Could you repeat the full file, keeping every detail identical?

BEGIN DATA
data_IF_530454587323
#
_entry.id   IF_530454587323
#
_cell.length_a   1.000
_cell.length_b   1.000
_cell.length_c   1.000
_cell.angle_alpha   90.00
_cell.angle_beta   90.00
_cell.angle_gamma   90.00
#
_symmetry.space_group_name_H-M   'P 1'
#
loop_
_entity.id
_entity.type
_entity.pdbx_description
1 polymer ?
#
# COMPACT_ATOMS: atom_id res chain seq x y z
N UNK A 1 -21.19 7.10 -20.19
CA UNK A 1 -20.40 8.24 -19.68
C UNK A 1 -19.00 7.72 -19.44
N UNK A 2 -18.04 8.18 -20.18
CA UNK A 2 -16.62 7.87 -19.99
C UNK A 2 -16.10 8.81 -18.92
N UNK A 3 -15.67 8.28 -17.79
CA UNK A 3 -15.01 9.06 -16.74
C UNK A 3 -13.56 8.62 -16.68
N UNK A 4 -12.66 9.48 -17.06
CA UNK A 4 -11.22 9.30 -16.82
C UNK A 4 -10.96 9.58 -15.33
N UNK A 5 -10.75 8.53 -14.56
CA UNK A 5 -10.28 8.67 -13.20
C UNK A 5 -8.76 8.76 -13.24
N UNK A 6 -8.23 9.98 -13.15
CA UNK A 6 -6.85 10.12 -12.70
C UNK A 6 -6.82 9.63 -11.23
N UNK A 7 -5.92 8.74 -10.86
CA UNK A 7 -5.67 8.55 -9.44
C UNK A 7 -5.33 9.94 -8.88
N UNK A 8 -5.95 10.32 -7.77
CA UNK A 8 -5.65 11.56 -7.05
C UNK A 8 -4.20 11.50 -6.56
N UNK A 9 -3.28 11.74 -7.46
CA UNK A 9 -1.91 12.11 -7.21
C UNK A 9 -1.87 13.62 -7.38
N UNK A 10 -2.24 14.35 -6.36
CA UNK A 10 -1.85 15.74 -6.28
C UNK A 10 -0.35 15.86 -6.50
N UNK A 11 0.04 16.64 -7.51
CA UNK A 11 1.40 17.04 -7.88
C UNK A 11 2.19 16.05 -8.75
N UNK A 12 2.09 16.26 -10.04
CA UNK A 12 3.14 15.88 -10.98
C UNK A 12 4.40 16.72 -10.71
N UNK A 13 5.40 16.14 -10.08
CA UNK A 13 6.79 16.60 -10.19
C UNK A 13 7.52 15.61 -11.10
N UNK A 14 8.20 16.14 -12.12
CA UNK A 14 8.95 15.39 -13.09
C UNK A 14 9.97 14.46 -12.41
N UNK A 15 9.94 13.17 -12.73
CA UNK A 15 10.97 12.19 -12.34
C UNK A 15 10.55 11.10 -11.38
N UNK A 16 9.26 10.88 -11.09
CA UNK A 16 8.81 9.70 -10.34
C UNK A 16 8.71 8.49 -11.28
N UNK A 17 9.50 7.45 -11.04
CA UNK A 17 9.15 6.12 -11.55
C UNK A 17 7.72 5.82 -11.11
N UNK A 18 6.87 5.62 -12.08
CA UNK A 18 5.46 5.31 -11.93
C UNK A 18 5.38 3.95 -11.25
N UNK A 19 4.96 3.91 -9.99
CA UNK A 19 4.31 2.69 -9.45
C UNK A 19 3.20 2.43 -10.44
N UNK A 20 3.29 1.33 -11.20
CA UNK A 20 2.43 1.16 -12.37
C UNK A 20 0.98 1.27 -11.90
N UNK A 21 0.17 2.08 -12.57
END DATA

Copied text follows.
data_IF_530454587323
#
_entry.id   IF_530454587323
#
_cell.length_a   1.000
_cell.length_b   1.000
_cell.length_c   1.000
_cell.angle_alpha   90.00
_cell.angle_beta   90.00
_cell.angle_gamma   90.00
#
_symmetry.space_group_name_H-M   'P 1'
#
loop_
_entity.id
_entity.type
_entity.pdbx_description
1 polymer ?
#
# COMPACT_ATOMS: atom_id res chain seq x y z
N UNK A 1 -21.19 7.10 -20.19
CA UNK A 1 -20.40 8.24 -19.68
C UNK A 1 -19.00 7.72 -19.44
N UNK A 2 -18.04 8.18 -20.18
CA UNK A 2 -16.62 7.87 -19.99
C UNK A 2 -16.10 8.81 -18.92
N UNK A 3 -15.67 8.28 -17.79
CA UNK A 3 -15.01 9.06 -16.74
C UNK A 3 -13.56 8.62 -16.68
N UNK A 4 -12.66 9.48 -17.06
CA UNK A 4 -11.22 9.30 -16.82
C UNK A 4 -10.96 9.58 -15.33
N UNK A 5 -10.75 8.53 -14.56
CA UNK A 5 -10.28 8.67 -13.20
C UNK A 5 -8.76 8.76 -13.24
N UNK A 6 -8.23 9.98 -13.15
CA UNK A 6 -6.85 10.12 -12.70
C UNK A 6 -6.82 9.63 -11.23
N UNK A 7 -5.92 8.74 -10.86
CA UNK A 7 -5.67 8.55 -9.44
C UNK A 7 -5.33 9.94 -8.88
N UNK A 8 -5.95 10.32 -7.77
CA UNK A 8 -5.65 11.56 -7.05
C UNK A 8 -4.20 11.50 -6.56
N UNK A 9 -3.28 11.74 -7.46
CA UNK A 9 -1.91 12.11 -7.21
C UNK A 9 -1.87 13.62 -7.38
N UNK A 10 -2.24 14.35 -6.36
CA UNK A 10 -1.85 15.74 -6.28
C UNK A 10 -0.35 15.86 -6.50
N UNK A 11 0.04 16.64 -7.51
CA UNK A 11 1.40 17.04 -7.88
C UNK A 11 2.19 16.05 -8.75
N UNK A 12 2.09 16.26 -10.04
CA UNK A 12 3.14 15.88 -10.98
C UNK A 12 4.40 16.72 -10.71
N UNK A 13 5.40 16.14 -10.08
CA UNK A 13 6.79 16.60 -10.19
C UNK A 13 7.52 15.61 -11.10
N UNK A 14 8.20 16.14 -12.12
CA UNK A 14 8.95 15.39 -13.09
C UNK A 14 9.97 14.46 -12.41
N UNK A 15 9.94 13.17 -12.73
CA UNK A 15 10.97 12.19 -12.34
C UNK A 15 10.55 11.10 -11.38
N UNK A 16 9.26 10.88 -11.09
CA UNK A 16 8.81 9.70 -10.34
C UNK A 16 8.71 8.49 -11.28
N UNK A 17 9.50 7.45 -11.04
CA UNK A 17 9.15 6.12 -11.55
C UNK A 17 7.72 5.82 -11.11
N UNK A 18 6.87 5.62 -12.08
CA UNK A 18 5.46 5.31 -11.93
C UNK A 18 5.38 3.95 -11.25
N UNK A 19 4.96 3.91 -9.99
CA UNK A 19 4.31 2.69 -9.45
C UNK A 19 3.20 2.43 -10.44
N UNK A 20 3.29 1.33 -11.20
CA UNK A 20 2.43 1.16 -12.37
C UNK A 20 0.98 1.27 -11.90
N UNK A 21 0.17 2.08 -12.57